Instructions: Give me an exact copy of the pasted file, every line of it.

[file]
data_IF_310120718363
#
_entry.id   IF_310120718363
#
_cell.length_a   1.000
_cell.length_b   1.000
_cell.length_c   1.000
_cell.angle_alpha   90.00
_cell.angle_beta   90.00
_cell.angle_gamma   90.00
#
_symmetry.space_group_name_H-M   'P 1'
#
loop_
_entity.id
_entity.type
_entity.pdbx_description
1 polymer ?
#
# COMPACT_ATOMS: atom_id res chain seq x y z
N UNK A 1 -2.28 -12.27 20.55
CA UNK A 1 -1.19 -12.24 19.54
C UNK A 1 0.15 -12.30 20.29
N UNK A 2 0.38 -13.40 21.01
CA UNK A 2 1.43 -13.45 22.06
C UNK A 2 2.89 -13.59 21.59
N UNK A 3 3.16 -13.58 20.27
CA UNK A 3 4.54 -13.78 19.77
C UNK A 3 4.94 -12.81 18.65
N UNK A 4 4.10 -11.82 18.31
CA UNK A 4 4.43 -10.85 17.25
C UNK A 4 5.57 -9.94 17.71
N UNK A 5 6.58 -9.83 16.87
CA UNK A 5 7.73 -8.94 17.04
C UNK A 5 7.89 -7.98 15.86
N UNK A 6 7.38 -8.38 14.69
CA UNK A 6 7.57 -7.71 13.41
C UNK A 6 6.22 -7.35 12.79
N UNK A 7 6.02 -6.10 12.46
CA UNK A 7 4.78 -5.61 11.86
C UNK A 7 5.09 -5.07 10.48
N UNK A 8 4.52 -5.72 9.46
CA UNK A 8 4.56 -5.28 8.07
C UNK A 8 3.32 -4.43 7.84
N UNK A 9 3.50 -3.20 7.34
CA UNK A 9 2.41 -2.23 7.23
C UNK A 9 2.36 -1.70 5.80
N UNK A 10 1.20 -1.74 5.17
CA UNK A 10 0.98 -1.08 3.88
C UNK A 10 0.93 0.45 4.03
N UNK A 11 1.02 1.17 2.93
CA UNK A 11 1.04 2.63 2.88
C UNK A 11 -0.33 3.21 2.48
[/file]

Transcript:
data_IF_310120718363
#
_entry.id   IF_310120718363
#
_cell.length_a   1.000
_cell.length_b   1.000
_cell.length_c   1.000
_cell.angle_alpha   90.00
_cell.angle_beta   90.00
_cell.angle_gamma   90.00
#
_symmetry.space_group_name_H-M   'P 1'
#
loop_
_entity.id
_entity.type
_entity.pdbx_description
1 polymer ?
#
# COMPACT_ATOMS: atom_id res chain seq x y z
N UNK A 1 -2.28 -12.27 20.55
CA UNK A 1 -1.19 -12.24 19.54
C UNK A 1 0.15 -12.30 20.29
N UNK A 2 0.38 -13.40 21.01
CA UNK A 2 1.43 -13.45 22.06
C UNK A 2 2.89 -13.59 21.59
N UNK A 3 3.16 -13.58 20.27
CA UNK A 3 4.54 -13.78 19.77
C UNK A 3 4.94 -12.81 18.65
N UNK A 4 4.10 -11.82 18.31
CA UNK A 4 4.43 -10.85 17.25
C UNK A 4 5.57 -9.94 17.71
N UNK A 5 6.58 -9.83 16.87
CA UNK A 5 7.73 -8.94 17.04
C UNK A 5 7.89 -7.98 15.86
N UNK A 6 7.38 -8.38 14.69
CA UNK A 6 7.57 -7.71 13.41
C UNK A 6 6.22 -7.35 12.79
N UNK A 7 6.02 -6.10 12.46
CA UNK A 7 4.78 -5.61 11.86
C UNK A 7 5.09 -5.07 10.48
N UNK A 8 4.52 -5.72 9.46
CA UNK A 8 4.56 -5.28 8.07
C UNK A 8 3.32 -4.43 7.84
N UNK A 9 3.50 -3.20 7.34
CA UNK A 9 2.41 -2.23 7.23
C UNK A 9 2.36 -1.70 5.80
N UNK A 10 1.20 -1.74 5.17
CA UNK A 10 0.98 -1.08 3.88
C UNK A 10 0.93 0.45 4.03
N UNK A 11 1.02 1.17 2.93
CA UNK A 11 1.04 2.63 2.88
C UNK A 11 -0.33 3.21 2.48